Photographs by The New York Times/URIEL SINAI
Projected images of the flags of Israel and the United States illuminate the walls of Jerusalem’s Old City on Wednesday evening.
Originally published December 7, 2017 at 03:39a.m., updated December 7, 2017 at 03:39a.m.
JERUSALEM -- In Gaza City, Palestinians burned photos of President Donald Trump while in Jerusalem, Jews celebrated by lighting the walls of the Old City with the colors of the American and Israeli flags.
The starkly different actions came after Trump on Wednesday made good on his pledge to recognize Jerusalem as the Israeli capital.
As Palestinian officials talked of cutting ties with the United States or ending security cooperation with Israel, Israeli government ministers and opposition leaders alike welcomed the U.S. decision. Yet ordinary Israelis and supporters of a two-state solution to the Palestinian conflict expressed fears that the move would ignite a new round of violence.
Yediot Ahronot, one of Israel's leading daily newspapers, ran a photograph of Trump touching the ancient stones of the Western Wall, the Jewish holy site in the hotly contested Old City, under the headline, "Trump Alert." The article warned of a possible outbreak of violence as Israeli forces readied for protests in the West Bank and East Jerusalem.
In the Palestinian territories, Hamas, Fatah and other Palestinian factions, whose internecine battles have often been bloody and politically debilitating, came together to urge a public venting of rage against Trump.
In Gaza City, officials and residents wasted little time taking up the call to protest. By noon Wednesday, despite a downpour, hundreds of demonstrators burned American flags and posters bearing Trump's photograph, in a protest at the Unknown Soldier Square downtown. Hamas and Islamic Jihad called on Arab and Islamic leaders to cut ties with the United States and to withdraw from peace talks with Israel.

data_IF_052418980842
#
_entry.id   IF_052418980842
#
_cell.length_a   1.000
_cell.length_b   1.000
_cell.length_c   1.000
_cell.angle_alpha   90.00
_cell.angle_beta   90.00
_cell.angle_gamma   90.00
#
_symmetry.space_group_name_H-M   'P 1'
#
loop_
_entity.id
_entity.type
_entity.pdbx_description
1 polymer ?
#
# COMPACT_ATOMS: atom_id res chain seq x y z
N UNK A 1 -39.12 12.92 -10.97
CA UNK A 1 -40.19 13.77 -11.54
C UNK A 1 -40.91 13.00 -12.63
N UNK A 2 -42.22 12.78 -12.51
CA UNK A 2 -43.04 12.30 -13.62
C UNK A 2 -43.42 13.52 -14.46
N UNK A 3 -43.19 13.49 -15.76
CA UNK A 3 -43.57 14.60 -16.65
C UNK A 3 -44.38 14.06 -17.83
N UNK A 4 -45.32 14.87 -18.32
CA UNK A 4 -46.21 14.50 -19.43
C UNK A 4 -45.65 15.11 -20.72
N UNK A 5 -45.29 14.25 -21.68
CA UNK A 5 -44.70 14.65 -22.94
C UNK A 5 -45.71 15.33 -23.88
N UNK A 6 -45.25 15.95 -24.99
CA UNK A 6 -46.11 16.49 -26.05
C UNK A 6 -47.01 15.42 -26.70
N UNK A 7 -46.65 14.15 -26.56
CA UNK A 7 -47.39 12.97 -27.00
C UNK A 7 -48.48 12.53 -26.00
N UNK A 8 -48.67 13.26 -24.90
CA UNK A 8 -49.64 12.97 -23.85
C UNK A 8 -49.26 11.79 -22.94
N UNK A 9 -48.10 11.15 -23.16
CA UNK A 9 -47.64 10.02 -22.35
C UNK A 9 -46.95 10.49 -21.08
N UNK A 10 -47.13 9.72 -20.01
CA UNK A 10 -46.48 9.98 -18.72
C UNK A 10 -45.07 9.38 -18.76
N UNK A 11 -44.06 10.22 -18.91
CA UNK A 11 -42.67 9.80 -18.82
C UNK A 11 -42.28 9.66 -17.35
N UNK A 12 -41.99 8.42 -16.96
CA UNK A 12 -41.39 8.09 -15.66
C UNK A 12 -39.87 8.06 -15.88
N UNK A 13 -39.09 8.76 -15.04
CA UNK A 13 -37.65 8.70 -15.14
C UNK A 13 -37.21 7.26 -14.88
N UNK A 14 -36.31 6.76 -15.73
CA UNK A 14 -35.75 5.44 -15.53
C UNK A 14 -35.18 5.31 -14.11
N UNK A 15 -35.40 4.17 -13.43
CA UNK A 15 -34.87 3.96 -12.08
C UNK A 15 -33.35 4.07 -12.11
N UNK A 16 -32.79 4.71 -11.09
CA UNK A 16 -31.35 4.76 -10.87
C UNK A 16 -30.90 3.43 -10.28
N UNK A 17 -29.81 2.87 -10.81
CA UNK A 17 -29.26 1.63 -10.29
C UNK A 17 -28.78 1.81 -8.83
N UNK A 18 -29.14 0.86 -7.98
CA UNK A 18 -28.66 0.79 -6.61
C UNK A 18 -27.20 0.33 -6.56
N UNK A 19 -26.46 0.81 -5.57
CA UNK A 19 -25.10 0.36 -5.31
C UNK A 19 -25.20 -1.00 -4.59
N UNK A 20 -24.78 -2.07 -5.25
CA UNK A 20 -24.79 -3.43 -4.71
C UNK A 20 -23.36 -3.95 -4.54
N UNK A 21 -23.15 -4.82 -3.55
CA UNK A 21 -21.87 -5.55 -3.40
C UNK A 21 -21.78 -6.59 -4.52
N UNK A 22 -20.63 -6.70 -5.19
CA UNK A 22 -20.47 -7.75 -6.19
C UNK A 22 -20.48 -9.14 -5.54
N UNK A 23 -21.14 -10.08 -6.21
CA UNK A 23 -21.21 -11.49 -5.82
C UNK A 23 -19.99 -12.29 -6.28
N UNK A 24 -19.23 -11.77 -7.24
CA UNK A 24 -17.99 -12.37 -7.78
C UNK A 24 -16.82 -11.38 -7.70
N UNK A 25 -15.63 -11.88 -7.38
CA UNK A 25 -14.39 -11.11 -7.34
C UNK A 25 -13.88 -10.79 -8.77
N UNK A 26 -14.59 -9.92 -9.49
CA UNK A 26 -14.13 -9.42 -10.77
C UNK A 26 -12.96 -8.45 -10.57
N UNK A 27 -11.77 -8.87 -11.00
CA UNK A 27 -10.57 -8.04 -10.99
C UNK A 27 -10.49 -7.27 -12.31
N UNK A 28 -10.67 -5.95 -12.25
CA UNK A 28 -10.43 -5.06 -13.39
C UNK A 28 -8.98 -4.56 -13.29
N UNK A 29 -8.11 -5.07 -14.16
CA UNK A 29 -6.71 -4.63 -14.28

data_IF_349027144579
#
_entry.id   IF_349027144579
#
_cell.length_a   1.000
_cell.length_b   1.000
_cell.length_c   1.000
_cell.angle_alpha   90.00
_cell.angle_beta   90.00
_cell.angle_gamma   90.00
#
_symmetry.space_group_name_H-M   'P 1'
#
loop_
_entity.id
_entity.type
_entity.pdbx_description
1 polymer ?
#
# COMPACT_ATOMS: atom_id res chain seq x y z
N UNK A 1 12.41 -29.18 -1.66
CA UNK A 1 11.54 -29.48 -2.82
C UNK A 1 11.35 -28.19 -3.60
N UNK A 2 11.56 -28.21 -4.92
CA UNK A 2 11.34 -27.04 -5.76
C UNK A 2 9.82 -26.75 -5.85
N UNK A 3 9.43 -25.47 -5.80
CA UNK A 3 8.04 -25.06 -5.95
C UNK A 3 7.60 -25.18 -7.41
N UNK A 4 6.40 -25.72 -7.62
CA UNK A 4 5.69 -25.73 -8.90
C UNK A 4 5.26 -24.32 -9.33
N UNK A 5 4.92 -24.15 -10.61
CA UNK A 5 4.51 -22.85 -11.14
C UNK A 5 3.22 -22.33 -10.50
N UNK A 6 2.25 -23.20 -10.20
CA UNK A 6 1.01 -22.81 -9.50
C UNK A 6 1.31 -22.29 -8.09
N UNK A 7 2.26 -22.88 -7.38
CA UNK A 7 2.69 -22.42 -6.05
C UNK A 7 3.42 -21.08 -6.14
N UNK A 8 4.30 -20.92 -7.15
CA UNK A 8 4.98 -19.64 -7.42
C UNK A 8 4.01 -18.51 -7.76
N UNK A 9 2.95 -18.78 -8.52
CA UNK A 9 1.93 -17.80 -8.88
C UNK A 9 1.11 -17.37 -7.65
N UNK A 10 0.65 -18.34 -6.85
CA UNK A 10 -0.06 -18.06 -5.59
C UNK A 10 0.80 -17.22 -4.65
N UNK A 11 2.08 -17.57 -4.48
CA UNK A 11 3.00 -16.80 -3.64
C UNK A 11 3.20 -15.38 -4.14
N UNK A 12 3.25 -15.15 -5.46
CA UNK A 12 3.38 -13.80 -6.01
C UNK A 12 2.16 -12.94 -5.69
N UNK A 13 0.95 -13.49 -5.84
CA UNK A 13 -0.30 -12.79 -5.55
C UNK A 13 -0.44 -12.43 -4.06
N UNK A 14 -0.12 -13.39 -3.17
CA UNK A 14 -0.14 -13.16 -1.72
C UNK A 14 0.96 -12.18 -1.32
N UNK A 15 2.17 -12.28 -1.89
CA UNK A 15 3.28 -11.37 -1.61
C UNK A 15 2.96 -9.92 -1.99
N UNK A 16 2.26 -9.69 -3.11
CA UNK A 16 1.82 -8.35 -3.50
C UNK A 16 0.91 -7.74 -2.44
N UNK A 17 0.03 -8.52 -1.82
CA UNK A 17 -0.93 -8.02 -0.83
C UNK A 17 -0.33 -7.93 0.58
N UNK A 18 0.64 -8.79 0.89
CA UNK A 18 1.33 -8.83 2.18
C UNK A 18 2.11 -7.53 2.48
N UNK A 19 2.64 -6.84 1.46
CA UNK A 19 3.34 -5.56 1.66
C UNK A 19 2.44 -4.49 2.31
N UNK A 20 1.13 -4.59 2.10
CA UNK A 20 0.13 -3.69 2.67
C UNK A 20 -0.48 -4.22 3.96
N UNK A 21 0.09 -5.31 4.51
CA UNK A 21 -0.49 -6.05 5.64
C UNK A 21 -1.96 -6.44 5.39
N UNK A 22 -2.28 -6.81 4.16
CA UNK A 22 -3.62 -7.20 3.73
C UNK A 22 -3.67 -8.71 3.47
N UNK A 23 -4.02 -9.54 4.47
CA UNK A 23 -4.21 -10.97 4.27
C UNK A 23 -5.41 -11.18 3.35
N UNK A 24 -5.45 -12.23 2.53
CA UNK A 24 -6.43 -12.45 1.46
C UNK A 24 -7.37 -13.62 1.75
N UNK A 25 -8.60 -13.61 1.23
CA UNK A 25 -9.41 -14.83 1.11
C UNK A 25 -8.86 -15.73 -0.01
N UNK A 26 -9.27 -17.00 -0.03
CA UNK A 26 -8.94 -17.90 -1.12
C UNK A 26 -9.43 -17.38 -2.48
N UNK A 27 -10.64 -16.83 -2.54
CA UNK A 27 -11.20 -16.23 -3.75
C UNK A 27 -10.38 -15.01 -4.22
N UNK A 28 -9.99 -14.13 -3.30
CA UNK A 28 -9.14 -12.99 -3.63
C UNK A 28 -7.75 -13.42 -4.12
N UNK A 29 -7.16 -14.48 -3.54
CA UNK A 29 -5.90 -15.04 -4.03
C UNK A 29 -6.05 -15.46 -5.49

"The ball of fire will roll until an intifada will break out," warned Salah al-Bardawil, a senior Hamas leader in Gaza.
In the West Bank city of Ramallah, there were harsh words for Trump from Palestinians agitated at the idea that they were being forced into another period of conflict.
"We will never allow East Jerusalem to be taken away from us," said a retired farmer who gave his name as Abu Malik, 54. "Trump is a crazy man who knows nothing about politics. I think he should go back to making WWF videos, rather than making these dangerous decisions that will only bring more headaches and bloodshed to our region."
Maysa Hanoun, 20, a student at Al-Quds Open University, said she believed recognition of Jerusalem as Israel's capital would set off a third intifada.
"He really doesn't know what he's getting himself into," she said of Trump. "The Palestinians will unite and raise hell."
It was left to Israeli President Benjamin Netanyahu's rivals and allies in Israel to assess Trump's plans, and all welcomed it, regardless of their views on how to achieve peace.
"Policies should not be dictated by threats and intimidation," said Yair Lapid, the leader of Yesh Atid, a center-left opposition party. "If violence is the only argument against moving the embassy to Jerusalem, then it only proves it is the right thing to do."
Avi Gabbay, the Labor party leader, congratulated Trump while hoping for "confidence-building measures which will reignite hope in the Middle East, and hope for a peace agreement between us and the Palestinians."
But Naftali Bennett, the education minister and leader of the rightist Jewish Home party, said American recognition of Jerusalem as Israel's capital "shows that Israel's strategic patience has paid off."
"We have been told again and again that if we want more acceptance, we have to cut off parts of Israel and hand them over to our enemies," he said, alluding to the land-for-peace approach to negotiations dating from the 1970s. "What we are learning is the contrary: The world respects strong countries who believe in themselves and looks down on countries willing to give up their homeland."
Israelis overwhelmingly say they favor international recognition of Jerusalem as their capital, but they did not seem in a particular hurry before this week.
"I do agree with recognition, but this should have been done with a wide and clear understanding between all the sides," said Alon Levi, 44, a manager for a chain of health food stores. "I am sorry to say I feel that a bomb is being thrown in order to divert from the real issues. I feel like this is an act resulting from the political interests of the leaders and is not in the interest of the two nations here, and peace."
A Section on 12/07/2017
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